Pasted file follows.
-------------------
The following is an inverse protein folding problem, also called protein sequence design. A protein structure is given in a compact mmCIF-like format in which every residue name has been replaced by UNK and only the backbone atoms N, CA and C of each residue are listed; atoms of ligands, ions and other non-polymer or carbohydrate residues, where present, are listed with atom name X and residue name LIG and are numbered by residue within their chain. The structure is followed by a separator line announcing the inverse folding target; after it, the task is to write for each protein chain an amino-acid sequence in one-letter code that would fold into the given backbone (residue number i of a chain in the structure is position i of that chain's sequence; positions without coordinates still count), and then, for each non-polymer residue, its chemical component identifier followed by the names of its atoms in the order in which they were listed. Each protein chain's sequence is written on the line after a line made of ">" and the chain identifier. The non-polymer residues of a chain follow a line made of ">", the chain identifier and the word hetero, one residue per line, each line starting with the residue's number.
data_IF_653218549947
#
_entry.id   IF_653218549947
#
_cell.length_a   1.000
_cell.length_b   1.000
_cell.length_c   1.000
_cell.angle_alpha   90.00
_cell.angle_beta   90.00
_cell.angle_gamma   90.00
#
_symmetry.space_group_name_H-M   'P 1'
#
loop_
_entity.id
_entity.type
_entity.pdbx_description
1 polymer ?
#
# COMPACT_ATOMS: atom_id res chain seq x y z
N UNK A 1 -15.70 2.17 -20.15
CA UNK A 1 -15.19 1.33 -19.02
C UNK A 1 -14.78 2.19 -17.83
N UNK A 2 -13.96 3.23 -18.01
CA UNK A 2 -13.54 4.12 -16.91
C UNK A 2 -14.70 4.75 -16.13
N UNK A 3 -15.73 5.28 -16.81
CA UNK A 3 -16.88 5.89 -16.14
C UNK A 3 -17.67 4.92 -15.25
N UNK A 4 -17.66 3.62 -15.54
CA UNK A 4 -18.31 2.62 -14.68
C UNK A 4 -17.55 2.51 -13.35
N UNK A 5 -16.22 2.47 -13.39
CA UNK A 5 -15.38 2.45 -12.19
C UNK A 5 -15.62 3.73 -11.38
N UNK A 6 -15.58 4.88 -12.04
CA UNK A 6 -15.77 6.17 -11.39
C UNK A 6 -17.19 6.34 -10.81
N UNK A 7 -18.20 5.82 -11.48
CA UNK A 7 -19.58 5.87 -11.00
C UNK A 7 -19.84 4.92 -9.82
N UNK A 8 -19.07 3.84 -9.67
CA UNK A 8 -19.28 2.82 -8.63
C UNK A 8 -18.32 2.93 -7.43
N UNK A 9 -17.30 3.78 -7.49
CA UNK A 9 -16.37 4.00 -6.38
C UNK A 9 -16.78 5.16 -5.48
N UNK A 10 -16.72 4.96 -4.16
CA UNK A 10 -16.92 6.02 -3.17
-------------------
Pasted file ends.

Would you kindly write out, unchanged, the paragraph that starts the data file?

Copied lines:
The following is an inverse protein folding problem, also called protein sequence design. A protein structure is given in a compact mmCIF-like format in which every residue name has been replaced by UNK and only the backbone atoms N, CA and C of each residue are listed; atoms of ligands, ions and other non-polymer or carbohydrate residues, where present, are listed with atom name X and residue name LIG and are numbered by residue within their chain. The structure is followed by a separator line announcing the inverse folding target; after it, the task is to write for each protein chain an amino-acid sequence in one-letter code that would fold into the given backbone (residue number i of a chain in the structure is position i of that chain's sequence; positions without coordinates still count), and then, for each non-polymer residue, its chemical component identifier followed by the names of its atoms in the order in which they were listed. Each protein chain's sequence is written on the line after a line made of ">" and the chain identifier. The non-polymer residues of a chain follow a line made of ">", the chain identifier and the word hetero, one residue per line, each line starting with the residue's number.